Yin-Yang Theory, states that death is the transition from Yang (being) to Yin (not being). The natural world doesn’t identify a vital change between life and death. Instead, both act in accord to keep balance in nature. Taoism teaches that humans should strive to see death in the same way.

2. The Acceptance Theory

Acceptance is the central philosophy of Taoism, which believes that every occurrence in a human’s life is of equal importance. It eliminates the difference between “good and bad” by bringing in a balance of thoughts.

To maintain harmony, both “the positive and the negative” have to work together, making everything “good”, as per Taoism beliefs.

The Acceptance Theory sees death as a part of the eternal force which all of us need to accept and live with it peacefully, as both “life and death” are complementary aspects of Tao, maintaining the ultimate balance of nature.

3. Focus on Life Theory

Taoism gives great value to life and encourages people to focus on life rather than death, as it is inevitable. People should live a simple and happy life by focusing on health and longevity.

They believe that the human body has “Gods, Spirits and Demons”. So, when someone dies then they should do rituals to allow the spirits to guard the body. With the help of spirit mediums, these spirits of the dead are communicated routinely.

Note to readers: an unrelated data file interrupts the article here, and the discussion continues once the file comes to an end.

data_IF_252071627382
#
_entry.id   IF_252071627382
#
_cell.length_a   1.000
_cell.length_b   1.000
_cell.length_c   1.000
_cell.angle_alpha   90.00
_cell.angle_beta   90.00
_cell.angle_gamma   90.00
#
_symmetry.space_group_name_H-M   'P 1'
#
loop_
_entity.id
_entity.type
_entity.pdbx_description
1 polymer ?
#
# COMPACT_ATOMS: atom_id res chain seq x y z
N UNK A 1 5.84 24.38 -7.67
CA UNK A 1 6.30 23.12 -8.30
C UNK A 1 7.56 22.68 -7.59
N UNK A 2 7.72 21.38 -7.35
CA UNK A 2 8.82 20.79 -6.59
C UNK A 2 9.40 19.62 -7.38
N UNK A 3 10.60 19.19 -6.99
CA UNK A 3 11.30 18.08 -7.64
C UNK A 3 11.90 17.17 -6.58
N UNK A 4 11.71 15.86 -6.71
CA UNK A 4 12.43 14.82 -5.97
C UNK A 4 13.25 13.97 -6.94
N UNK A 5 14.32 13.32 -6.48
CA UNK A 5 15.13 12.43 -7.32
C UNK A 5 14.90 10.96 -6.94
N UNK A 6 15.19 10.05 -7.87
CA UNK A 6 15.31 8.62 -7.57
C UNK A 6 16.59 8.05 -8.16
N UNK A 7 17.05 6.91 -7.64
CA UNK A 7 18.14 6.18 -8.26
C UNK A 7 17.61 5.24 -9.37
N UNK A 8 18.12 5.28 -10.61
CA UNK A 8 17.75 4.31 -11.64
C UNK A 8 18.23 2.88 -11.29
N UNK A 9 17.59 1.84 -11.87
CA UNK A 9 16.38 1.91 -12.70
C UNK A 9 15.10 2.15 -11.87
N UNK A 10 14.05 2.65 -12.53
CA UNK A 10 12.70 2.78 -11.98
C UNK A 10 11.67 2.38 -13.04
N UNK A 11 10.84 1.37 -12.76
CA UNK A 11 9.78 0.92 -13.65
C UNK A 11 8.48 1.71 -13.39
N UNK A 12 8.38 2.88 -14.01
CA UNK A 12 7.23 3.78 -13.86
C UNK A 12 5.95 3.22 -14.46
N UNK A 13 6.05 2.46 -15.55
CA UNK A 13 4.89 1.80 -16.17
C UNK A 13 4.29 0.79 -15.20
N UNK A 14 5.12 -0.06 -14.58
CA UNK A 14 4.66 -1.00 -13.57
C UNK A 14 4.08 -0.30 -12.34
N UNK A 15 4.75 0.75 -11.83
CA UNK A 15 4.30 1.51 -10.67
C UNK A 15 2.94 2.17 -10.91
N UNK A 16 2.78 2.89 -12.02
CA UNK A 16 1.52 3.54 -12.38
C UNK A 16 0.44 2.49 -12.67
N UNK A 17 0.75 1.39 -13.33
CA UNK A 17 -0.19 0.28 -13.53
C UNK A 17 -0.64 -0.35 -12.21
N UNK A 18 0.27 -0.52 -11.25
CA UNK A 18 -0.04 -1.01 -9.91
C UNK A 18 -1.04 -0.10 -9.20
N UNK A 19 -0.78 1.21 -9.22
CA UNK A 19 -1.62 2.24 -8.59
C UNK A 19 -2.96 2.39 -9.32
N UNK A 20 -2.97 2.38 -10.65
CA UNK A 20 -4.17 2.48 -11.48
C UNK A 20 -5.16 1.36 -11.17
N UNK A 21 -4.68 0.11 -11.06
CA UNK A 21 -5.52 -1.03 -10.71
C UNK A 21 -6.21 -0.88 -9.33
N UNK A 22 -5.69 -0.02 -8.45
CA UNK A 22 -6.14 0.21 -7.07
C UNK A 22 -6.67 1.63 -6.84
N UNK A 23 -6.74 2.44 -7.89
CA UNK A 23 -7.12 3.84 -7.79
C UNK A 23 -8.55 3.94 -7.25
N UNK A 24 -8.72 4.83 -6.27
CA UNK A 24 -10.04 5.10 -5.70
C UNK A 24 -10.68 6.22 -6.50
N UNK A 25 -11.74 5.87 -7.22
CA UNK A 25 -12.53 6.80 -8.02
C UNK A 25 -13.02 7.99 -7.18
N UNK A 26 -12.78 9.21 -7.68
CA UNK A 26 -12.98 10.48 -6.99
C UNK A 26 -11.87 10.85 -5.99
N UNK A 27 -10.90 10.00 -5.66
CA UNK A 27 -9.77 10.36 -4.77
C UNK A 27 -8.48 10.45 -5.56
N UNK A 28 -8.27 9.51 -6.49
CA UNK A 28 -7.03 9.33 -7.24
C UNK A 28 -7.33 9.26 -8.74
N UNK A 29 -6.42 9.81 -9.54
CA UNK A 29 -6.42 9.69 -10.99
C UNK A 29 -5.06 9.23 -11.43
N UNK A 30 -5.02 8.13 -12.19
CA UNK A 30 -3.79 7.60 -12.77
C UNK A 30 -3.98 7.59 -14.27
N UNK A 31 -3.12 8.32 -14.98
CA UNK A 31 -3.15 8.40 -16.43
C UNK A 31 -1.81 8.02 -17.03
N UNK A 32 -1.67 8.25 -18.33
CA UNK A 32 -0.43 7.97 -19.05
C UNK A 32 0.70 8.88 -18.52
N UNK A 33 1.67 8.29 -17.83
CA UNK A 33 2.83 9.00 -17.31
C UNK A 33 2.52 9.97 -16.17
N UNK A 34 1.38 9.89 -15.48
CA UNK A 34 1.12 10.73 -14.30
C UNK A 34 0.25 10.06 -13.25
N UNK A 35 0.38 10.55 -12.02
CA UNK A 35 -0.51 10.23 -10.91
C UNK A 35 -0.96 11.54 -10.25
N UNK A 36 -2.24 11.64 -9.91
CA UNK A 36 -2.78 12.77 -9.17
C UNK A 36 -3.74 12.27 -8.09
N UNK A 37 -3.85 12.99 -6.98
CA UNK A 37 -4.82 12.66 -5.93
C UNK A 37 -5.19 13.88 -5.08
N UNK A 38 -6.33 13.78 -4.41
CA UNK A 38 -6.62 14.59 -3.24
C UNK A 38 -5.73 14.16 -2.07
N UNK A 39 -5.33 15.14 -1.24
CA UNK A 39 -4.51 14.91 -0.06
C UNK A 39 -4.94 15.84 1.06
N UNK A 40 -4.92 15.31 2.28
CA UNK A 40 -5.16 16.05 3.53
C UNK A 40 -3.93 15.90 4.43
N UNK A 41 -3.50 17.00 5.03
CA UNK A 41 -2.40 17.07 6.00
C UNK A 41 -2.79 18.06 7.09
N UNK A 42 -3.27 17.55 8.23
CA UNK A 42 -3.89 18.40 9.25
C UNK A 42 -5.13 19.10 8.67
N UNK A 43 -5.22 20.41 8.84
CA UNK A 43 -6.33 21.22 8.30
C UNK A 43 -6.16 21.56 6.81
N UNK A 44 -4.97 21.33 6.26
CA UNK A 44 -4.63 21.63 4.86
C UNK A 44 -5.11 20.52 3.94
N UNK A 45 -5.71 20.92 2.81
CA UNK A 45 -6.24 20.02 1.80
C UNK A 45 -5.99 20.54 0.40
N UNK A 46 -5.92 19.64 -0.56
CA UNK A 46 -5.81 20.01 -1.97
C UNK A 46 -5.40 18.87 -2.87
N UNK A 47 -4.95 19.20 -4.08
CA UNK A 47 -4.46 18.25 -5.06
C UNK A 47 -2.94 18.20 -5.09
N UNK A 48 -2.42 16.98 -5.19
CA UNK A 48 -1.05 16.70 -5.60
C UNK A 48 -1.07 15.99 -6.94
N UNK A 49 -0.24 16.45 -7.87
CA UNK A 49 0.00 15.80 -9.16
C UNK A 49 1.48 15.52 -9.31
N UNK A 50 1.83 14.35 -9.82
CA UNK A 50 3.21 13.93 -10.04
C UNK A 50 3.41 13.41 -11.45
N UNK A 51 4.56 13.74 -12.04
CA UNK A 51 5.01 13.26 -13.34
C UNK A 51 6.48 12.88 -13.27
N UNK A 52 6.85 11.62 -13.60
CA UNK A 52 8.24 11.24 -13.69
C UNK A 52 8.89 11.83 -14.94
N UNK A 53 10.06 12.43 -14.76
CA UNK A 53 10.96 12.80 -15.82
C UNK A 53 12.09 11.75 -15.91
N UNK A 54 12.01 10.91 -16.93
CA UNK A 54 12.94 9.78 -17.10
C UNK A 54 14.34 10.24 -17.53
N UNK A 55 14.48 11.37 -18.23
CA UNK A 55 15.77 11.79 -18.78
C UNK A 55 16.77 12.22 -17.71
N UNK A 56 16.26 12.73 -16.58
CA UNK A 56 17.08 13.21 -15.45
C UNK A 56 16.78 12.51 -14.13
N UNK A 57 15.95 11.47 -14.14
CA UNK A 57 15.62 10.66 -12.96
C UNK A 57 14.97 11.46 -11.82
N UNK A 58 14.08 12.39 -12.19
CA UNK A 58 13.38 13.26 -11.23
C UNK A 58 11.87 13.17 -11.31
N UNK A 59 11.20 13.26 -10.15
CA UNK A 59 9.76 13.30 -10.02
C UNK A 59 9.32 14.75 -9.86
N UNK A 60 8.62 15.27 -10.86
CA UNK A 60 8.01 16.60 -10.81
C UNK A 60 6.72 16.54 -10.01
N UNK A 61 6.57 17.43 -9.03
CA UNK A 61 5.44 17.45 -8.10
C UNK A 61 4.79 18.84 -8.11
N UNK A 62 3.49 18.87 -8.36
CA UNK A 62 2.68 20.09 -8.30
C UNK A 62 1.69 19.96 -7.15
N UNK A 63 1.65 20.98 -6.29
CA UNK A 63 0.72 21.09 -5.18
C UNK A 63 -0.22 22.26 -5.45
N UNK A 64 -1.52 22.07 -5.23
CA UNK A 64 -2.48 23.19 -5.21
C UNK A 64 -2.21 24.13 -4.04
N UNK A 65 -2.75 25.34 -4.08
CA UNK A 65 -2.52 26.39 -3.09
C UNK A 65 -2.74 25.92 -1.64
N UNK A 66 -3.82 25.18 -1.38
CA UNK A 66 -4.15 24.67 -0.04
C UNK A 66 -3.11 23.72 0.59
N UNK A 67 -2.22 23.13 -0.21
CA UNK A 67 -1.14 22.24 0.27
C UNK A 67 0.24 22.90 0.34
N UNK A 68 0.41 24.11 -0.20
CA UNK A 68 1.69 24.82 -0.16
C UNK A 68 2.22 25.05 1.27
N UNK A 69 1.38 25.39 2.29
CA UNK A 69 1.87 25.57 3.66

Taoism Funeral Ceremony after Death 

Taoist funeral ceremony after death involves an altar upon which the following items are placed;

  • 2 candles
  • Tea
  • Rice
  • Sacred lamp
  • Water

The sacred lamp is a symbol of the light of wisdom a.k.a. the Elixir of immortality or the Golden Pile. The 2 tall candles on both sides of the lamp are symbolic representations of the sun, moon and both the eyes of the human body.

Taoism Funeral Ceremony after Death
Taoism Funeral Ceremony after Death

The tea, rice and water are put in cups in front of the altar. The tea symbolizes yin, water is the energy of the yang, and rice represents the union of the yin and the yang.